MEKAN¤K KOMMANDÍH is that stripped down first version of "MŰkan´k DŰstrukt´ẁ K÷mmand÷h" and was released in 1989 at the tail end of a decade of laying low when the progressive rock world trickled down to a mere pittance of its former 70s heyday. The similarities between the two releases is obvious but the differences are staggering in their impact. While the second rendition contained a whopping 13 members which included brass, flute, bass clarinet and seven vocal parts, the first version MEKAN¤K KOMMANDÍH included a modest seven members with only three of them uttering vocalizations of any sort. One of the greatest differences in this version is the introduction where Christian Vander offers some sort of Kobaian speech that sounds like some sort of declaration of war in their invented language which was nixed from the more famous "MŰkan´k DŰstrukt´ẁ K÷mmand÷h."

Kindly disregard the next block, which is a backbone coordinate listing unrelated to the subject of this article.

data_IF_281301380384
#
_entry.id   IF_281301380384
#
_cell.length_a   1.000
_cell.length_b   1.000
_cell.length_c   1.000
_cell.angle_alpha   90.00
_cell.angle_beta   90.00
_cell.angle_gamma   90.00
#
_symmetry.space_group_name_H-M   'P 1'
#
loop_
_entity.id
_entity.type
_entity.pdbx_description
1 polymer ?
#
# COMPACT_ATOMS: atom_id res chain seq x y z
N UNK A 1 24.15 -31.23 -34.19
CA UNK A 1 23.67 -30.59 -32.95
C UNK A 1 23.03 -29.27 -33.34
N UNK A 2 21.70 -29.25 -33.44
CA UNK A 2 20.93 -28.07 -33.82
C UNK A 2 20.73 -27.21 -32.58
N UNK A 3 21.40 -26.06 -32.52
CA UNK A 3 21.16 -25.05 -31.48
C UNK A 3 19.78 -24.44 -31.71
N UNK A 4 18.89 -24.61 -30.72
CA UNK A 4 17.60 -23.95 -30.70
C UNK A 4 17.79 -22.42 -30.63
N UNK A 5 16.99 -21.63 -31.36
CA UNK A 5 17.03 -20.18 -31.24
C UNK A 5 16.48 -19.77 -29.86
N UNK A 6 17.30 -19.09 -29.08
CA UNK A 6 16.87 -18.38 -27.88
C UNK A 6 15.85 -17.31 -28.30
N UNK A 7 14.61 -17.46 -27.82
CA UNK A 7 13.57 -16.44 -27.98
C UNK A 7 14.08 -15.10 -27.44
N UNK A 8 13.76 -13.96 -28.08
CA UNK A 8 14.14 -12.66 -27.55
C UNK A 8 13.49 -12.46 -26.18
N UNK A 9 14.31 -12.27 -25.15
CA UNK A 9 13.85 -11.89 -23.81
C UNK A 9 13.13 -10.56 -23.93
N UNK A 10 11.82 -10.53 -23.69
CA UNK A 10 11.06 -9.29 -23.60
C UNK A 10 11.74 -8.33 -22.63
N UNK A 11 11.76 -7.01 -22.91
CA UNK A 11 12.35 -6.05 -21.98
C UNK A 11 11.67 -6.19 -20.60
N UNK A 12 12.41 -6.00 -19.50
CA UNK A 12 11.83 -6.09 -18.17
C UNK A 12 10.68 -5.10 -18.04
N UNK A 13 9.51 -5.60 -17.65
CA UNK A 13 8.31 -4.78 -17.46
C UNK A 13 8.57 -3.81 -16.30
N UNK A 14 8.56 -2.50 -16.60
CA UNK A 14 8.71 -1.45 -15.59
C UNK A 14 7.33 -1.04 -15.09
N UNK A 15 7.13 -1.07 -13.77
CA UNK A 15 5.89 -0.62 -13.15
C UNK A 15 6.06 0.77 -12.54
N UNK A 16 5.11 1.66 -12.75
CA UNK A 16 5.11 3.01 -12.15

Despite being a good decision to release it in a more perfect form, MEKAN¤K KOMMANDÍH gives a clue to the intent of the music somewhat. This album in its stripped down form really sounds like some sort of Teutonic march across the lands on their way to plunder, pillage and lay waste to any village that stands in its way. This is more pronounced as Vander's virtuosic drum antics are more in the forefront minus the inclusion of the smoothing out effect of the horn sections. While more dramatic in nature, this version also has the tendency to become a bit monotonous as well as somewhere around twenty minutes into the thunderous march the vocal tradeoffs tend to seem a little silly as the call-and-response effect carry on and on and on a wee bit too long and with minimal instrumental distractions to be found makes it all the more prominent. While the instruments are scarce by comparison, Zander rocks the house as expected but also of high caliber are the combo effect of bassist Jean Pierre Lambert and Jean Luc Manderlier's phenomenal piano and organ segments.